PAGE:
Academic Commons Search Results
http://academiccommons.columbia.edu/catalog.rss?f%5Bauthor_facet%5D%5B%5D=Yajima%2C+Masanao&f%5Btype_of_resource_facet%5D%5B%5D=Text&q=&rows=500&sort=record_creation_date+desc
Academic Commons Search Resultsen-usMultiple Imputation with Diagnostics (mi) in R: Opening Windows into the Black Box
http://academiccommons.columbia.edu/catalog/ac:154731
Su, Yu-Sung; Yajima, Masanao; Gelman, Andrew E.; Hill, Jenniferhttp://hdl.handle.net/10022/AC:P:15342Tue, 20 Nov 2012 00:00:00 +0000Our mi package in R has several features that allow the user to get inside the imputation process and evaluate the reasonableness of the resulting models and imputations. These features include: choice of predictors, models, and transformations for chained imputation models; standard and binned residual plots for checking the fit of the conditional distributions used for imputation; and plots for comparing the distributions of observed and imputed data. In addition, we use Bayesian models and weakly informative prior distributions to construct more stable estimates of imputation models. Our goal is to have a demonstration package that (a) avoids many of the practical problems that arise with existing multivariate imputation programs, and (b) demonstrates state-of-the-art diagnostics that can be applied more generally and can be incorporated into the software of others.Statisticsag389 Political Science, StatisticsArticlesWhy we (usually) don't have to worry about multiple comparison
http://academiccommons.columbia.edu/catalog/ac:129500
Gelman, Andrew E.; Hill, Jennifer; Yajima, Masanaohttp://hdl.handle.net/10022/AC:P:9795Wed, 12 Jan 2011 00:00:00 +0000Applied researchers often find themselves making statistical inferences in settings that would seem to require multiple comparisons adjustments. We challenge the Type I error paradigm that underlies these corrections. Moreover we posit that the problem of multiple comparisons can disappear entirely when viewed from a hierarchical Bayesian perspective. We propose building multilevel models in the settings where multiple comparisons arise. Multilevel models perform partial pooling (shifting estimates toward each other), whereas classical procedures typically keep the centers of intervals stationary, adjusting for multiple comparisons by making the intervals wider (or, equivalently, adjusting the p-values corresponding to intervals of fixed width). Thus, multilevel models address the multiple comparisons problem and also yield more efficient estimates, especially in settings with low group-level variation, which is where multiple comparisons are a particular concern.Statisticsag389Political Science, Statistics, Columbia Population Research CenterWorking papersWhy we (usually) don't have to worry about multiple comparisons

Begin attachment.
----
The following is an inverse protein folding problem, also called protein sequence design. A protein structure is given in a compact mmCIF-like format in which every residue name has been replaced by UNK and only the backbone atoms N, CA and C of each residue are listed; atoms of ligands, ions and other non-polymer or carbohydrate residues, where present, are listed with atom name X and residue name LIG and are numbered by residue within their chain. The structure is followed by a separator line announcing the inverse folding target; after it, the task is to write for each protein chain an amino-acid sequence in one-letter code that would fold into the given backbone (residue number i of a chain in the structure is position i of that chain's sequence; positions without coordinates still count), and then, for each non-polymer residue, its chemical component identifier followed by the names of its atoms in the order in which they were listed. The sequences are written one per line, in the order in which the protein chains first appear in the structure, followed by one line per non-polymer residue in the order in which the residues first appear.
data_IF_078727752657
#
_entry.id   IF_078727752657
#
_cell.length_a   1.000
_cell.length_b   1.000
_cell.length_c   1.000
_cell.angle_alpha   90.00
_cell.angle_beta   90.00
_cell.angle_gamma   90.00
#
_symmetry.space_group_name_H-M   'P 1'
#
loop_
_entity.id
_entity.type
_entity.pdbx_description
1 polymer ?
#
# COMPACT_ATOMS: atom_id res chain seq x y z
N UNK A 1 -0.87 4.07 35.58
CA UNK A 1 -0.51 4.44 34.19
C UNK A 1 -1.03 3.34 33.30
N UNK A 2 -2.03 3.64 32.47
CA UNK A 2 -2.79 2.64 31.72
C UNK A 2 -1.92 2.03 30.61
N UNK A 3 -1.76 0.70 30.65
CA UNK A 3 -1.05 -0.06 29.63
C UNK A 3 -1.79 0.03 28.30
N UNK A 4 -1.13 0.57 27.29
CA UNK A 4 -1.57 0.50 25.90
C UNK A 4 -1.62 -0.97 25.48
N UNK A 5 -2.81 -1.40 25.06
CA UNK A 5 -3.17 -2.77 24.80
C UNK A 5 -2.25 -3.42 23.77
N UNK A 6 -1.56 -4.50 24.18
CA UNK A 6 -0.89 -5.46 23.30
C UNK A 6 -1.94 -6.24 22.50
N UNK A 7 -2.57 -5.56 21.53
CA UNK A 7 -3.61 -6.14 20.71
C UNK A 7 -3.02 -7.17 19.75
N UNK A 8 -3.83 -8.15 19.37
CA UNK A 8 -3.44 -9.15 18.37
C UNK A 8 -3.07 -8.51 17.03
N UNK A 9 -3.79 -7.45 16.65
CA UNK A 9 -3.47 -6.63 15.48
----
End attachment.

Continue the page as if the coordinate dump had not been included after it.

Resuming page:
http://academiccommons.columbia.edu/catalog/ac:125255
Gelman, Andrew E.; Hill, Jennifer; Yajima, Masanaohttp://hdl.handle.net/10022/AC:P:8560Fri, 12 Mar 2010 00:00:00 +0000Statisticsag389Political Science, StatisticsPresentationsWhy we (usually) don't have to worry about multiple comparisons
http://academiccommons.columbia.edu/catalog/ac:125258
Gelman, Andrew E.; Hill, Jennifer; Yajima, Masanaohttp://hdl.handle.net/10022/AC:P:8561Fri, 12 Mar 2010 00:00:00 +0000Statisticsag389Political Science, StatisticsPresentationsWhy we (usually) don't have to worry about multiple comparisons
http://academiccommons.columbia.edu/catalog/ac:125225
Gelman, Andrew E.; Hill, Jennifer; Yajima, Masanaohttp://hdl.handle.net/10022/AC:P:8550Fri, 12 Mar 2010 00:00:00 +0000Applied researchers often find themselves making statistical inferences in settings that would seem to require multiple comparisons adjustments. We challenge the Type I error paradigm that underlies these corrections. Moreover we posit that the problem of multiple comparisons can disappear entirely when viewed from a hierarchical Bayesian perspective. We propose building multilevel models in the settings where multiple comparisons arise. Multilevel models perform partial pooling (shifting estimates toward each other), whereas classical procedures typically keep the centers of intervals stationary, adjusting for multiple comparisons by making the intervals wider (or, equivalently, adjusting the p-values corresponding to intervals of fixed width). Thus, multilevel models address the multiple comparisons problem and also yield more efficient estimates, especially in settings with low group-level variation, which is where multiple comparisons are a particular concern.Statisticsag389Political Science, StatisticsArticles